My boyfriend has two cats that he loves.  Josephine Foster and Klaus Kinski, better known as Josie and Kinski.  They’re housecats, stuck in a small fifth-floor apartment.  Naturally, they’re happy, bored, scaredy cats.  And naturally, they love to run between our five little rooms, sit on the balcony, and look out the window.  He and I argue sometimes about them, because I don’t like that they can’t go out, and he thinks that it’s dangerous, that they would get hit by cars, and that anyway they’re two years old and it’s too late now.

Kinski likes particularly to sit on the windowsill and look down.  She isn’t afraid.  I’m not afraid either; she’s a grown cat, she needs air and she can make her own decisions.  And she’s agile, of course; she’s a cat and they’re agile.

Konstantin allows it, doesn’t like it, and closes the window when he leaves the house.  I leave it open when I leave the house.

He says that cats fall all the time.  I say No no, ridiculous, sure maybe but what are you going to do, never let them out in any way at all?  I think it’s worse that way than the dangerous way.  If they were my cats they would go in and out, up and down the stairs and into the street if they wanted.  They’re spayed.  Cats need adventure, and if they die young, they were still happy cats.

Last night at a dinner, a friend passed me a small tupperware of bones.  They belonged to her little black Muerte, the freest of Haus cats, who had had ample opportunity to roam and learn the ropes of survival.  She fell out the window, and broke her chin in two.  My friend had told me the story before, and when she did, I said, Oh, so they do fall out the window.

Now she passed the bones, which she had unearthed three months after the fall.  Some were missing.  The flesh hadn’t completely come away, so she buried those again, would take them back out the next time she could.  She wants to rebuild Meurte with her bones and wire, as an act of love and remembrance.

I held the small skull, saw the chin, split like a wishbone, with one little canine on each side.  One friend there was a vet; he said it was the most common injury for cats who fall far.

I held a femur, and it seemed cold to me, colder than a little bone should be.  I mentioned it and people said it wasn’t any colder than anything else in the room, but it felt so to me, and I thought, this is why people talk about cold bones.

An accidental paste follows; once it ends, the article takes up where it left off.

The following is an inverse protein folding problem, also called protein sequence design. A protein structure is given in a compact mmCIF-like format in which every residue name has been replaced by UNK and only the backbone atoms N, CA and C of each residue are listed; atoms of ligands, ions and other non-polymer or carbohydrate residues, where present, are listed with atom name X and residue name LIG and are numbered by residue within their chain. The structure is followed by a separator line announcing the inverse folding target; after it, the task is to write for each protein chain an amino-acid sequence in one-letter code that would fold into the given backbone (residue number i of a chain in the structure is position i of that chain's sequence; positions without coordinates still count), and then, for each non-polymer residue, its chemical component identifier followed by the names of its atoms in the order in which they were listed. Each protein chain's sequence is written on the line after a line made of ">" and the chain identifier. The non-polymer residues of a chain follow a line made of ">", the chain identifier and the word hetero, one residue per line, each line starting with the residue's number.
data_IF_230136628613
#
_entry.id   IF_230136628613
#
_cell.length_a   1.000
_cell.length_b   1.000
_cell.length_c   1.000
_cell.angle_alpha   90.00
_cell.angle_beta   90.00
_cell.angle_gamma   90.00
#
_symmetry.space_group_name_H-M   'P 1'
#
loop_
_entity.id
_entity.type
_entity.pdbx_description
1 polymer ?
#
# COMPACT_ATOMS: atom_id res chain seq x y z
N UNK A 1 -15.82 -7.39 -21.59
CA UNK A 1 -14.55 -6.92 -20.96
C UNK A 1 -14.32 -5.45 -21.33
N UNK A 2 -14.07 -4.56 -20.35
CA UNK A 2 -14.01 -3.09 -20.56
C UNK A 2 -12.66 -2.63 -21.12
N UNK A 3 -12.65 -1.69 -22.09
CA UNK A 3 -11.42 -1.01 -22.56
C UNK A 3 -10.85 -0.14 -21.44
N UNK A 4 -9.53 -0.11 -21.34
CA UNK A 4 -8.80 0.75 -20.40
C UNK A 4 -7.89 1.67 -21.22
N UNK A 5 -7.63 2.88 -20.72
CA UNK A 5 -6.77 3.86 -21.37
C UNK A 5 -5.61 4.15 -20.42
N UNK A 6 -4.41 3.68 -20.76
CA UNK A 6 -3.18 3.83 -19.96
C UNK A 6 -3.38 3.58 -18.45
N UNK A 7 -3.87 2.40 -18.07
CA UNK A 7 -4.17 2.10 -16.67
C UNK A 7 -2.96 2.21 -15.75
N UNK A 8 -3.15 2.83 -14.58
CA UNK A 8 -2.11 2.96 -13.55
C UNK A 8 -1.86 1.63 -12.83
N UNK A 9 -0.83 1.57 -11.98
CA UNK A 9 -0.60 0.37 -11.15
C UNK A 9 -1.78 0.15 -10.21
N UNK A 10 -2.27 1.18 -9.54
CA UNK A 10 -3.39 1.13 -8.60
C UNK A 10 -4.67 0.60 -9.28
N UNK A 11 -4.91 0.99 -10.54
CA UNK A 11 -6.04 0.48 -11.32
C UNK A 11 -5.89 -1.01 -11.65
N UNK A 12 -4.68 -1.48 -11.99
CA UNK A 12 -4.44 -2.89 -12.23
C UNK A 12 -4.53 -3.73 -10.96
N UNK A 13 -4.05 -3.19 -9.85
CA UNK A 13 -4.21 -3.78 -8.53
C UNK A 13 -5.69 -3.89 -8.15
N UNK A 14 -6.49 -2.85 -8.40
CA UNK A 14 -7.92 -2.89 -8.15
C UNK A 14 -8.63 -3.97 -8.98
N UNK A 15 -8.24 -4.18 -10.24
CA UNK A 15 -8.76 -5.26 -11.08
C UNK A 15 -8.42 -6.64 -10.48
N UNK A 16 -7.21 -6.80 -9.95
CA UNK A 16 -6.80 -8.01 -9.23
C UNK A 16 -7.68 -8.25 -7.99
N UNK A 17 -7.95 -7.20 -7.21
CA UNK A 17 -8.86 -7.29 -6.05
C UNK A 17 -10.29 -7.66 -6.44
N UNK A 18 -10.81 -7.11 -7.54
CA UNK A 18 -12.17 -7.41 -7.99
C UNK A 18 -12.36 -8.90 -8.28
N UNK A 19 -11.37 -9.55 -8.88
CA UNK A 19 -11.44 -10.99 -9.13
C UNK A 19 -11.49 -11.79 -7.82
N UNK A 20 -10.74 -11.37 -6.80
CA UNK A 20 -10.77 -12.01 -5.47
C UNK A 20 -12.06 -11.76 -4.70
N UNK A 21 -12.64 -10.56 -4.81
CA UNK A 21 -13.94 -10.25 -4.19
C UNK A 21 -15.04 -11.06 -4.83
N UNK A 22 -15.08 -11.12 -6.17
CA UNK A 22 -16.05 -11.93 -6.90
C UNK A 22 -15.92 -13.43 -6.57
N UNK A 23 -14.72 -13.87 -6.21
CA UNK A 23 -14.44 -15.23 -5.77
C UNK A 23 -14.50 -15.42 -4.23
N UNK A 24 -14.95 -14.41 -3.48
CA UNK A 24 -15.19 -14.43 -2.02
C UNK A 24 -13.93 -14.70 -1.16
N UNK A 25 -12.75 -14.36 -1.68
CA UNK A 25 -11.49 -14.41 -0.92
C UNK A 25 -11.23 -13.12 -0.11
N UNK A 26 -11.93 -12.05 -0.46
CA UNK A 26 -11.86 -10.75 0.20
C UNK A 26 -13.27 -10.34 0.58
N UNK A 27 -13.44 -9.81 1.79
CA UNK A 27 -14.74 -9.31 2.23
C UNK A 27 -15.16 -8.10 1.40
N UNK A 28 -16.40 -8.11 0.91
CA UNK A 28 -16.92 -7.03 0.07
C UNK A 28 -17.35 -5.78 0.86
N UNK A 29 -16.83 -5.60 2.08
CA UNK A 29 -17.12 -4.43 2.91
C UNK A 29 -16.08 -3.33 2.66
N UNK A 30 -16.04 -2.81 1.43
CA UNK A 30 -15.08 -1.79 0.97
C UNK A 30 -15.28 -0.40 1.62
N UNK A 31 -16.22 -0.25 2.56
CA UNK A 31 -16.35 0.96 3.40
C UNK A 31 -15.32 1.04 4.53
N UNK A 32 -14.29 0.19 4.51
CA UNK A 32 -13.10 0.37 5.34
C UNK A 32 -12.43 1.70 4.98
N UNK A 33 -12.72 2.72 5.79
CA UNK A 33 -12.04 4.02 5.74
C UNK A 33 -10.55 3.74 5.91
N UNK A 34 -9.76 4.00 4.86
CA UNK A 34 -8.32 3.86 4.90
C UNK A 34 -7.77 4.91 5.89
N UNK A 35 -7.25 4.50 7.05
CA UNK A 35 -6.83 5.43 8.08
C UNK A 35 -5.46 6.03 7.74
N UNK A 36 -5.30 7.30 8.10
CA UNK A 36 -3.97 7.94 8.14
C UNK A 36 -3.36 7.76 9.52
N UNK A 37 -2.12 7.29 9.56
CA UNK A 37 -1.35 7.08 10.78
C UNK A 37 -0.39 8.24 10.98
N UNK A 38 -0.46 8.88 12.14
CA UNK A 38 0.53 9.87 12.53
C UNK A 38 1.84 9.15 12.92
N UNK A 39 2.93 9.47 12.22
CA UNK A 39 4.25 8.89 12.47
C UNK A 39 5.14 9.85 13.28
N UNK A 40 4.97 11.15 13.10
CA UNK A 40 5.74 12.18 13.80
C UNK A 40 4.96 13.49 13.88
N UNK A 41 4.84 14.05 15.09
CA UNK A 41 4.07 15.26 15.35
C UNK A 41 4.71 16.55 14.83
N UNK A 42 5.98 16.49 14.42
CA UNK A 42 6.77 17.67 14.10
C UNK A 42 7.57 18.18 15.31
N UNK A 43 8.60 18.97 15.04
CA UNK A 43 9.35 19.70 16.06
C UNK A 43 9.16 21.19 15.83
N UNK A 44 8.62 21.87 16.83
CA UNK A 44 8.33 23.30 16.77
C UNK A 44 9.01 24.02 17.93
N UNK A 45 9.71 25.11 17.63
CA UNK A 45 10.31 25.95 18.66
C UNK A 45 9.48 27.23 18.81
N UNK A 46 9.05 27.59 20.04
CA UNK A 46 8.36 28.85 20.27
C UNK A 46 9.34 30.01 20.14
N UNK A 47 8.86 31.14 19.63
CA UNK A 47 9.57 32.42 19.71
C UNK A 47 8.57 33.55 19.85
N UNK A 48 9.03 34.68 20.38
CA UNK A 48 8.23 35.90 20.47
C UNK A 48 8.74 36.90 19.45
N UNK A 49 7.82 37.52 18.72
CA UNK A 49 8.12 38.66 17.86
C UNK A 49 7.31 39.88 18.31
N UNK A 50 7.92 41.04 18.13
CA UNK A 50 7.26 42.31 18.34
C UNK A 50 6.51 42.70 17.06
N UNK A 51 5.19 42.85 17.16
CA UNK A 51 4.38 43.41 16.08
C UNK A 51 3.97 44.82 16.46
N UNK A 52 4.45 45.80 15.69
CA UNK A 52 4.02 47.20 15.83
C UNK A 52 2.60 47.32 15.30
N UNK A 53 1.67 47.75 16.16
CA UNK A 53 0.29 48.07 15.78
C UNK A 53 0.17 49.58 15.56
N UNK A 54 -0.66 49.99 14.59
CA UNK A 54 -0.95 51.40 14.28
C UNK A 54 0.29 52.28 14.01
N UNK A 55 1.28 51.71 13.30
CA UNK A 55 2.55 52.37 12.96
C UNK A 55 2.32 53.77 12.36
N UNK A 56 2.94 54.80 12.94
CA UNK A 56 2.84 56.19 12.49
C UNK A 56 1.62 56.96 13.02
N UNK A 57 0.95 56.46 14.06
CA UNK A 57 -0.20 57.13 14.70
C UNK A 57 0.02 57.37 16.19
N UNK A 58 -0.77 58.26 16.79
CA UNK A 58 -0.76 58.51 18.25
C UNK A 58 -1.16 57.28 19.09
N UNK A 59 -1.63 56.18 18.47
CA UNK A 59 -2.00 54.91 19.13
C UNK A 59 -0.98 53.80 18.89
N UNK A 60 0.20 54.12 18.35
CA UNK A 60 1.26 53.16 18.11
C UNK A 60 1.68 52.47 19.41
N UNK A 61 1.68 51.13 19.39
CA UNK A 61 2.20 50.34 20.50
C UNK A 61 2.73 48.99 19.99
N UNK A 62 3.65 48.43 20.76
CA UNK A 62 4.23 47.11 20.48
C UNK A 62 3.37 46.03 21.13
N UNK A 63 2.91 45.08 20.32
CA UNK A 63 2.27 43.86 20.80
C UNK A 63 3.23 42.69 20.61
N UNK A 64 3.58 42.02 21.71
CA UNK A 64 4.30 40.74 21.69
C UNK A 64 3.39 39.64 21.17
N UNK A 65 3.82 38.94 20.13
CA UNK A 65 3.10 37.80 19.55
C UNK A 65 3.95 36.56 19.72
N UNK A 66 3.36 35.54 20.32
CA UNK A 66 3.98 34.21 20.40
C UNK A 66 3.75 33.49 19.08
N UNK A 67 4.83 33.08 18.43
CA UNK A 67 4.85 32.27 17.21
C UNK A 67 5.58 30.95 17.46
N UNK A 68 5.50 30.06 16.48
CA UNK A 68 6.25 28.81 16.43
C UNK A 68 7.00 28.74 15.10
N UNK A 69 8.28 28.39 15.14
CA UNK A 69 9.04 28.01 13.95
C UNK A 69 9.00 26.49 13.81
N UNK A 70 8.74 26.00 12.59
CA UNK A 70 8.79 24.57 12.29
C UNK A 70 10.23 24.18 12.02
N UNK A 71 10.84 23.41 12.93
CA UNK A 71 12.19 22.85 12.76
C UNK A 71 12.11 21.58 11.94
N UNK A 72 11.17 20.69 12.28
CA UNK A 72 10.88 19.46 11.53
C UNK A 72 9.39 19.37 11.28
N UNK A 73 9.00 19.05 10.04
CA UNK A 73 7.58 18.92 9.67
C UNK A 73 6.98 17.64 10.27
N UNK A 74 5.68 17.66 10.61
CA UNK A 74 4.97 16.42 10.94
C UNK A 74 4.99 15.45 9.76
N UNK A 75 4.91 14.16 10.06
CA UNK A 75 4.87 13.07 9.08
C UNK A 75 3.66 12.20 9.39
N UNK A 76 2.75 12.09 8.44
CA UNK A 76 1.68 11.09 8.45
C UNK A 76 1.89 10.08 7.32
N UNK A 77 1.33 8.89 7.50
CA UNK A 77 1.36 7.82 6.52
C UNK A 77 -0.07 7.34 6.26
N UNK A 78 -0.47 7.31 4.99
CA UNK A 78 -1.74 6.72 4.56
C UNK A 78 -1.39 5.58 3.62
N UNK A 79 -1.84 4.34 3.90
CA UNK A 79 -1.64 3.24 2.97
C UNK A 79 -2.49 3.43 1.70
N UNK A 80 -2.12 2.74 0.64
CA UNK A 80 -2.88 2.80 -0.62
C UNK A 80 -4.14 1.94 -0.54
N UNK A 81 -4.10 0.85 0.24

I came home at 2:00, thought I saw the sleeping form of Konstantin in the bundled comforter in the dark.  I went to brush my teeth and heard the door click.  He had just come home with red plastic carrier.  It was dusty; he was using it for the first time in a long time.

He said, One of the cats somehow fell out the window.  I said, no.. he was joking.  No, he wasn’t, she fell; Kinski.  She fell to the street and broke — no, not her little chin, but her hip, her paw.  She fell while he was out because the window was open.  He came home and saw her hunched on the street before the door.

I had a thought, that maybe when I took the tiny skull in my fingers, maybe at that exact second, Kinski slid from the sill.  Maybe the skull still had some vertigo about it, residual, a moment so dizzying that Meurte’s bones can still remember it.  Maybe as I touched them, it flew from me to my closest cat on the sill, to Kinski, who was just at the right spot for it to take hold.  Or maybe Meurte felt me there, a stranger petting her, found Kinski, and threw her.

Maybe she just fell.  Shouldn’t she have been sitting there?


1 Comment

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One response to “Muerte

  1. Not going to lie, that may be one of the stranger stories I’ve read. Is this person really rebuilding the skeleton of their dug-up dead cat?

    But yes, I think a cat should be able to roam a bit, but if you do that then you have to keep their claws in. So, they have some way to defend themselves.

    Another thing: Cats weren’t meant to live up on balconies. Humans just put them there because they want company. Maybe that’s why they fall out all the time. So, maybe it would be wise to keep the balcony closed, but let them explore the outside world in a safer way – like getting a pet door so the can come in and out.

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